|Title||Key parameters influencing the performance of photocatalytic oxidation (PCO) air purification under realistic indoor conditions|
|Publication Type||Journal Article|
|Year of Publication||2012|
|Authors||Destaillats, Hugo, Mohamad Sleiman, Douglas P. Sullivan, Catherine Jacquiod, Jean Sablayrolles, and Laurent Molins|
|Journal||Applied Catalysis B: Environmental|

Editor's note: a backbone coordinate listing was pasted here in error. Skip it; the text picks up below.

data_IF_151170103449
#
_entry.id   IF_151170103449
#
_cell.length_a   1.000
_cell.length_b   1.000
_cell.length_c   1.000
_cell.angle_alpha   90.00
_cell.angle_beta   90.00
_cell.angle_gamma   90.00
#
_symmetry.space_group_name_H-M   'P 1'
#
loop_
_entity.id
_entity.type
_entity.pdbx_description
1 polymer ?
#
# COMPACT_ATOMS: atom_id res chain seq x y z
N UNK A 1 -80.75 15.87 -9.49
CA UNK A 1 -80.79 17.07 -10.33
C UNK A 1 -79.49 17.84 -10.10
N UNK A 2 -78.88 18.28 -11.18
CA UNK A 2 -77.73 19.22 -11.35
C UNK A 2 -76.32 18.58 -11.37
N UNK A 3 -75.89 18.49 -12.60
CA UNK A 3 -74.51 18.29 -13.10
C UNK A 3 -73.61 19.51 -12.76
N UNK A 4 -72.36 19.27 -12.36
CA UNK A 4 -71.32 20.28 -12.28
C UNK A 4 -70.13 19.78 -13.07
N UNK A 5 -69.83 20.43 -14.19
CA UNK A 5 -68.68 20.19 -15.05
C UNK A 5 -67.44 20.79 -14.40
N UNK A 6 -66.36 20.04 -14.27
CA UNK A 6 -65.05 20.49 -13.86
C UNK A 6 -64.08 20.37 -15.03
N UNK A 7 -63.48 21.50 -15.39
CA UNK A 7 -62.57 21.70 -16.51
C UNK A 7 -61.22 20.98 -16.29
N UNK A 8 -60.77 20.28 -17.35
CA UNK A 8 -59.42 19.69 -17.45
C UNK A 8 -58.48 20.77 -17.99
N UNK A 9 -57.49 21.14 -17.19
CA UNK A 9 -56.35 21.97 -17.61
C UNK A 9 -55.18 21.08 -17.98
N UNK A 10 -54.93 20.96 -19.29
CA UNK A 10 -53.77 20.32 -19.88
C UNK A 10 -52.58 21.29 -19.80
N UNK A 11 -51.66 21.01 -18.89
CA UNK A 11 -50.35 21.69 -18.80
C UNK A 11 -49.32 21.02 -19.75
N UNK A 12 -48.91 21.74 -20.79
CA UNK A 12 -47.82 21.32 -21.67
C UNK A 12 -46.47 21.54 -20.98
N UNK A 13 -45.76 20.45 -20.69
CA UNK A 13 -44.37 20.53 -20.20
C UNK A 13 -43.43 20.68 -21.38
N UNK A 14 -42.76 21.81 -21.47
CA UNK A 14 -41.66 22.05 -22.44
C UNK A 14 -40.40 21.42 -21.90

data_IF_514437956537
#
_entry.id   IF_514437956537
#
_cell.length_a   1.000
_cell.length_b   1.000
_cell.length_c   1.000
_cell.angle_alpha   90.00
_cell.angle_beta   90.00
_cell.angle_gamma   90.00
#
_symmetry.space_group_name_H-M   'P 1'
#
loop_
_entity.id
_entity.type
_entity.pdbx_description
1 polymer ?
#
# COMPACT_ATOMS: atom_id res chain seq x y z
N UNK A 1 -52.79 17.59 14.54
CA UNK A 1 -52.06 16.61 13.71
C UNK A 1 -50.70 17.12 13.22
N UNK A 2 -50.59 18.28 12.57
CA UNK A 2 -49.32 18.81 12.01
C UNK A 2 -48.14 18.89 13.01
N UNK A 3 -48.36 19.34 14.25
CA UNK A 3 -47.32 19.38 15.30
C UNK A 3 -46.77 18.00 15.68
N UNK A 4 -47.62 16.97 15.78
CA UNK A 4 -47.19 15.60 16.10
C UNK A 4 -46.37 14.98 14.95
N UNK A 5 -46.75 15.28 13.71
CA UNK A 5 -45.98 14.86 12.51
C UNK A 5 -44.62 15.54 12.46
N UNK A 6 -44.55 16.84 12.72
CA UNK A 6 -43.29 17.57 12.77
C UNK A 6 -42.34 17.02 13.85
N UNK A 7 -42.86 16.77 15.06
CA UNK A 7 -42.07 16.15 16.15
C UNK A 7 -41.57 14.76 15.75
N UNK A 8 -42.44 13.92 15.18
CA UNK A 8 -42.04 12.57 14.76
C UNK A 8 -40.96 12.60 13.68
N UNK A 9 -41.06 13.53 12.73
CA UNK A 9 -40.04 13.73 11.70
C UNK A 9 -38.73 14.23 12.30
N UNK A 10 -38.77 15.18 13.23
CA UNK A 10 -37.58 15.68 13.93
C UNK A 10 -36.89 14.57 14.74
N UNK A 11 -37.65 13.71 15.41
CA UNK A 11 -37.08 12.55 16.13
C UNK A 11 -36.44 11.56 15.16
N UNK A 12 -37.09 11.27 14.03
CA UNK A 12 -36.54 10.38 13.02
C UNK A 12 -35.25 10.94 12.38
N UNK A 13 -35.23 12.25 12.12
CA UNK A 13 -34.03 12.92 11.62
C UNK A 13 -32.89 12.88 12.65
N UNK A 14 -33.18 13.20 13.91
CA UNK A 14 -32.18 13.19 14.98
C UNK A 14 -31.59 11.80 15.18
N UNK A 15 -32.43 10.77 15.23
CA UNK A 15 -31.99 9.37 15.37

Photocatalytic oxidation (PCO) air cleaning is a promising technology suitable for the elimination of a broad range of volatile organic compounds (VOCs). However, performance of poorly designed PCO systems may be affected by the formation of volatile aldehydes and other partially oxidized byproducts. This study explored the role of key design and dimensioning parameters that influence the effective removal of primary pollutants and can help reduce or eliminate the formation of secondary byproducts. A model pollutant mixture containing benzene, toluene, o-xylene, undecane, 1-butanol, formaldehyde and acetaldehyde was introduced at a constant rate in a 20-m3 environmental chamber operating at an air exchange rate of 1 h−1. Individual pollutant concentrations were kept at realistically low levels, between 2 and 40 μg m−3. A prototype air cleaner provided with flat or pleated PCO filtering media was operated in an external ductwork loop that recirculated chamber air at flow rates in the range 178–878 m3 h−1, corresponding to recycle ratios between 8.5 and 38. Air samples were collected upstream and downstream of the air cleaner and analyzed off-line to determine single-pass removal efficiency. The final-to-initial chamber concentration ratio was used to determine the global chamber removal efficiency for each pollutant. In the flat filter configuration, longer dwelling times of compounds on the TiO2 surface were attained by reducing the recirculation airflow by a factor of ∼5, leading to increasing total pollutant removal efficiency from 5% to 44%. Net acetaldehyde and formaldehyde removal was achieved, the later at airflow rates below 300 m3 h−1, illustrating the critical importance of controlling the contact time of primary and secondary pollutants with the TiO2 surface. The use of pleated media was shown to increase significantly the system performance by extending the dwelling time of pollutants on the irradiated surface of the PCO media, with a 70% degradation of target pollutants. With the pleated media, formaldehyde removal efficiency increased to 60%. Irradiation using either a UVC or a UVA lamp under identical flow conditions produced similar pollutant elimination. A simple correlation between the steady-state single pass removal efficiency and the global chamber removal efficiency was used to rationalize these experimental results and identify optimal operating conditions.